Featured Research

from universities, journals, and other organizations

Minimizing water use, maintaining productivity

Date:
January 7, 2014
Source:
Schweizerischer Nationalfonds zur Foerderung der wissenschaftlichen Forschung
Summary:
As the climate warms up, more and more farmers in Switzerland need to irrigate their crops. This is problematic because many rivers carry less water. If the increase in water use is limited, agricultural production will not be significantly lowered.

As the climate warms up, more and more farmers in Switzerland need to irrigate their crops. This is problematic because many rivers carry less water. If the increase in water use is limited, agricultural production will not be significantly lowered. This conclusion was reached on the basis of models created in a project of the National Research Programme "Sustainable Water Management" (NRP 61).

Climate change will lead to regional water shortages. If the use of river water is not regulated, both water quality and biodiversity could be negatively affected. Overuse can be avoided by redirecting water from larger bodies of water via pipes and distribution networks. This comes at a considerable price and has an impact on the environment.

Testing options on the basis of case studies

Researchers of an NRP 61 project investigated alternatives not in terms of sourcing more water but rather in terms of reducing the agricultural need for water. Based on models and an interdisciplinary approach, they tested a variety of options for a dry area (Plain of the Broye) and an area less dry (Lake of Greifen) up to 2050. They also took into consideration a number of economic and political conditions. "The aim is to maintain productivity while minimising the use of water and the impact on the environment," says Jürg Fuhrer, leader of the project "Water demand in Swiss agriculture and sustainable adaptive options for land and water management" (AGWAM) at Agroscope.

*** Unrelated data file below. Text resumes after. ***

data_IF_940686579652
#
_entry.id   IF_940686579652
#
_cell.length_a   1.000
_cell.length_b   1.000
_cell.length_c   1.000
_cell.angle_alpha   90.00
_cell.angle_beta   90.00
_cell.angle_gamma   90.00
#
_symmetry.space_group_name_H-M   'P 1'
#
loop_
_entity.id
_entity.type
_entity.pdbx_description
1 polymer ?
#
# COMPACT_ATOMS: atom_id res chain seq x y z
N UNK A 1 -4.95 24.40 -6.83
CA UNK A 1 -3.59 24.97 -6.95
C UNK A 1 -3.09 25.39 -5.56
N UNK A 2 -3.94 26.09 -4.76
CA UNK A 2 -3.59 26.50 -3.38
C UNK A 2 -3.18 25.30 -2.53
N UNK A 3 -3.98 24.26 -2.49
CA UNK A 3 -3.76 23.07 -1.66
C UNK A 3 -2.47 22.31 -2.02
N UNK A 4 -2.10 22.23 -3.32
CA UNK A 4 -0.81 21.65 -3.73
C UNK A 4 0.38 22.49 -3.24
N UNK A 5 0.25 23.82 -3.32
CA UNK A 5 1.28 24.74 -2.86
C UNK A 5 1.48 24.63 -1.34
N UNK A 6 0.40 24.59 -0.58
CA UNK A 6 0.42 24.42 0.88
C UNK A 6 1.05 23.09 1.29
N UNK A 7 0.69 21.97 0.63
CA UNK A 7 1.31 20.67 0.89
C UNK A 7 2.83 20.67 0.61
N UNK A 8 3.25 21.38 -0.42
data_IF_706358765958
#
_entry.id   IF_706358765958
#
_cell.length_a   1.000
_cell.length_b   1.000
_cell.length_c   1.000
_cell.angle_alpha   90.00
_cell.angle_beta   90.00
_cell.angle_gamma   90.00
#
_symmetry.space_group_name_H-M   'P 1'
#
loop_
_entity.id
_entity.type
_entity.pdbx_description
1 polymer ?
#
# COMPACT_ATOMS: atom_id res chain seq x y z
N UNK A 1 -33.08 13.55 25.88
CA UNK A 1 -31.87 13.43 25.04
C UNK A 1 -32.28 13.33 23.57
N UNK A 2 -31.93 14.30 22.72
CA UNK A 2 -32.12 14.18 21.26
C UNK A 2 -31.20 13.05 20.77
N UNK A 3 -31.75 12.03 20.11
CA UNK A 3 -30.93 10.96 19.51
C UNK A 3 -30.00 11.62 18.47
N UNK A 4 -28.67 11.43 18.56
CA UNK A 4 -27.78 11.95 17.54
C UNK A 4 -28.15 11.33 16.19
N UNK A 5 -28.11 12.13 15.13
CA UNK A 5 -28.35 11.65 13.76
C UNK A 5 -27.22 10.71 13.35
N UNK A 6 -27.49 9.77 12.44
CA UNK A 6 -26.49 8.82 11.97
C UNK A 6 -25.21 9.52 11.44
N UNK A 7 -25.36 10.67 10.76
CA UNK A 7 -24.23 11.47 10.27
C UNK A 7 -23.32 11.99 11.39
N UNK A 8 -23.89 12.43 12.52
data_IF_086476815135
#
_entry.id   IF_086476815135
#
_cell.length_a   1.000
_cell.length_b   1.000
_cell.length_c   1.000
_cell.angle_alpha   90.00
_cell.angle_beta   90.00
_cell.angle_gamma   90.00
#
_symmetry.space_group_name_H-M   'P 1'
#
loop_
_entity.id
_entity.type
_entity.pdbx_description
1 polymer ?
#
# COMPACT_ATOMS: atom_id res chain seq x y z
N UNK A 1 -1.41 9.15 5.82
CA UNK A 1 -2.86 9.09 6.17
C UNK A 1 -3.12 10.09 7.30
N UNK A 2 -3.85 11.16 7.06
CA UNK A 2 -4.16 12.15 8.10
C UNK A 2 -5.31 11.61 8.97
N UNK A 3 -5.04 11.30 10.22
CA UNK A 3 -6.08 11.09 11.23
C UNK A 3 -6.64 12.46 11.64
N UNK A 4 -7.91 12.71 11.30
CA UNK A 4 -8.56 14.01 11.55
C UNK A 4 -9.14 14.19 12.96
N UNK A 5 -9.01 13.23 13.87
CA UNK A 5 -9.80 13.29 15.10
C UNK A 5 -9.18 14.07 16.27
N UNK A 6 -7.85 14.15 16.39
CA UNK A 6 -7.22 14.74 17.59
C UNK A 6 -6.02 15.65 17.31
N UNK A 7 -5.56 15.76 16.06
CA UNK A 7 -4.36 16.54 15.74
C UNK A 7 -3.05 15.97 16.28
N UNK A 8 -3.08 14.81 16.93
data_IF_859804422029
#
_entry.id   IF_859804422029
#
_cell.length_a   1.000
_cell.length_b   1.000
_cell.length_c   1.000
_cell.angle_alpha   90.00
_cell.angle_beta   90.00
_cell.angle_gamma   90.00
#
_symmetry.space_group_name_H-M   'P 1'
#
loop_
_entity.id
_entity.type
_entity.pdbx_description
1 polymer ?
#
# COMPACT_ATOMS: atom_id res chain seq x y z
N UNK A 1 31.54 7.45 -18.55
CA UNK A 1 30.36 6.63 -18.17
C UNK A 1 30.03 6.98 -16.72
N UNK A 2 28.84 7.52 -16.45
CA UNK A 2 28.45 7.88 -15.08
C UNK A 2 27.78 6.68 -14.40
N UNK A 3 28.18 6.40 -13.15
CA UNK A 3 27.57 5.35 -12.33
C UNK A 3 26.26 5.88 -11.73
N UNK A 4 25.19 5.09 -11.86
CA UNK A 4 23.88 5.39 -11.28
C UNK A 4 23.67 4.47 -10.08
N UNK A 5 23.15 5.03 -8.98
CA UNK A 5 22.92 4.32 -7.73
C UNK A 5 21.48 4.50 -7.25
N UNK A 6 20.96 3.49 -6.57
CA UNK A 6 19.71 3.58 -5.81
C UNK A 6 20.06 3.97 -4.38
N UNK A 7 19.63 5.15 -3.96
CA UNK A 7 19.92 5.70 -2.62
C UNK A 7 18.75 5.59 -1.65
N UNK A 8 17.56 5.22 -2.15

The authors of the study have reached the conclusion that, even if the climate changes, the cultivation of agricultural land will remain viable, at least theoretically, in areas that are threatened by droughts such as the Plain of the Broye. Farmers in these areas need to limit the climate-related increase of water use and at the same time the losses in production and income. The necessary adaptations include improving irrigation efficiency, changing the mix of cultivated crops to include more winter crops such as winter rape seed or barley, adapting soil management and adjusting the organisation of agricultural land, i.e. which crops are best grown in which place.

Step-by-step change to more water-sensitive production

The aspect of the study that deals with farm management shows that farms will take measures to reduce their water needs if the price of water rises and water quotas are introduced. An environmental performance analysis shows, however, that agricultural production will continue to negatively impact the environment even if all measures considered in the study are taken. Further steps towards a resource-efficient practice are necessary, in particular, if the emission of greenhouse gases is to be reduced.

Society, the authorities and politicians will have to think about introducing incentives and rules to encourage a step-by-step transition towards an agricultural production that is more economical with water. Alternatively, they can implement purely technical and less ecological measures to maintain the status quo. His team's study, says Fuhrer, provides the scientific basis for a discussion which will become increasingly pertinent in view of the expected climate change and the related risks for agriculture.

1st Agroscope Sustainability Conference